Malaria Testing and Treatment

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Presentation

A 29-month-old female from Togo, a small country on the west coast of Africa, came to the Emergency Department after having emigrated to the United States approximately 2 weeks prior.  The patient had been on anti-malarial treatment approximately 3 months prior to the emergency department visit. 

Lab Testing

Based on the clinical presentation of the patient and the travel history (Togo, West Africa) serologies for various pathogens (Dengue, Yellow Fever, Rickettsia), blood cultures and Malaria smears were ordered.  Light microscopy of thick and thin Giemsa stained blood smears remains the standard method for diagnosing malaria.

Cause of Symptoms

Even though this patient had been on prior prophylaxis for malaria her smears showed the presence of Plasmodium sp., the causative agent of Malaria. Most clinical laboratories attempt to speciate the Plasmodia based on the life cycle stages presents on the smear in the microbiology laboratory.  The parasite replicates within the red blood cell of the infected host. However, no species identification was given in this particular case. If speciation is difficult, public health is contacted for assistance in identification of the parasite in the United States.   Plasmodium sp. are transmitted through the bite of an infected mosquito. Left untreated, patients may develop severe complications and die. In 2017, an estimated 219 million cases of malaria occurred worldwide (435,000 people died). These deaths were mostly children in Africa.  Approximately 1,500 case are reported in the US with nearly all of the infections originating in other countries diagnosed in returning travelers.  The malarial life cycle is complex consisting of a variety of life cycle stages. The sporozoite is the infecting stage that is injected into the human host when the mosquito takes a blood meal.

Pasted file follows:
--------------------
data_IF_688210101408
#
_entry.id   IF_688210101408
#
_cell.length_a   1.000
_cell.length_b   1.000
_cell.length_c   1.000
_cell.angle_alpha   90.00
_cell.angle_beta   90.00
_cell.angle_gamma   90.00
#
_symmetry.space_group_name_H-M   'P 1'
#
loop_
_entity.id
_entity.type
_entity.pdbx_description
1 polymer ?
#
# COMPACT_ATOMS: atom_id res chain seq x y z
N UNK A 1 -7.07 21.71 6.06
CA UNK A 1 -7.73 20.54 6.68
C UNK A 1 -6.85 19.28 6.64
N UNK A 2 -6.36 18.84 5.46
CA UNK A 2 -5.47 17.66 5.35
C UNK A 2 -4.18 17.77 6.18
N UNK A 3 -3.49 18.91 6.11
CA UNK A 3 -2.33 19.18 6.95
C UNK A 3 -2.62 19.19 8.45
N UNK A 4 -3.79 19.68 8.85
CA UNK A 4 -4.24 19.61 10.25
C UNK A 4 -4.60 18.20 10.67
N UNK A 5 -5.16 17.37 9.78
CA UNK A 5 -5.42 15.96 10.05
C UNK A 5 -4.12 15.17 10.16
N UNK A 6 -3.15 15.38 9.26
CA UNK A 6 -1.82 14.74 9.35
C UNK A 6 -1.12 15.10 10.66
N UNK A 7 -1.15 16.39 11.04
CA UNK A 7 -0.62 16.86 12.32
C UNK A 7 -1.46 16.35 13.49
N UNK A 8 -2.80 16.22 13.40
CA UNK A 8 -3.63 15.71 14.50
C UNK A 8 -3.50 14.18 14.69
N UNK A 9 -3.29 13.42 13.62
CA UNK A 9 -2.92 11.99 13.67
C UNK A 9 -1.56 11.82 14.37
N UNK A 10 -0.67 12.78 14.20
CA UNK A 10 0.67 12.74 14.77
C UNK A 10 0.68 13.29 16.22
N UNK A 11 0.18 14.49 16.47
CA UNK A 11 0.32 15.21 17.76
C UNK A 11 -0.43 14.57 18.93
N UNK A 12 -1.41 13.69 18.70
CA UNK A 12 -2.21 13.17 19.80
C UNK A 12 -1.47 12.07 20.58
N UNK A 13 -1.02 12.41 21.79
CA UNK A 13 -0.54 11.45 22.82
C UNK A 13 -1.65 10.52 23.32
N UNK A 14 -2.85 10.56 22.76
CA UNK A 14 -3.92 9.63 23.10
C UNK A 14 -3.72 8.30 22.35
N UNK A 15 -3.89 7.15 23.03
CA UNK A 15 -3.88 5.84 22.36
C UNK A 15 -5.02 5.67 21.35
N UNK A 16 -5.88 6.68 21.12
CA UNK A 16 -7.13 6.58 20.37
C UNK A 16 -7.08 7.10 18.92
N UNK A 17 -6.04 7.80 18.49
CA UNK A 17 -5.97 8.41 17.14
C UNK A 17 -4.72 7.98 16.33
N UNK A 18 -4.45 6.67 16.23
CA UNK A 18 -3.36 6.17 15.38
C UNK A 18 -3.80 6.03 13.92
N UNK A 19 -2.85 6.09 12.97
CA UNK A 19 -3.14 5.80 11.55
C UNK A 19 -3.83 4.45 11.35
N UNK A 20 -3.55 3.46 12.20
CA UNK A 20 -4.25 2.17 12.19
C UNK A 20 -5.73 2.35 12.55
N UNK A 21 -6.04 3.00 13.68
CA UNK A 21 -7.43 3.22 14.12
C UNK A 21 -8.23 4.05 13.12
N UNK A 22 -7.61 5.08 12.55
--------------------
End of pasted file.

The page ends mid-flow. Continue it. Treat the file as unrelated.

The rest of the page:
Treatment

Treatment can vary depending on the Plasmodium species and region where the infection originated.  This patient was treated with Quinidine and Clindamycin for 2 days and then Malarone for 3 days and recovered.  

Contact Information

Nicole Jackson, clinmicro@asmusa.org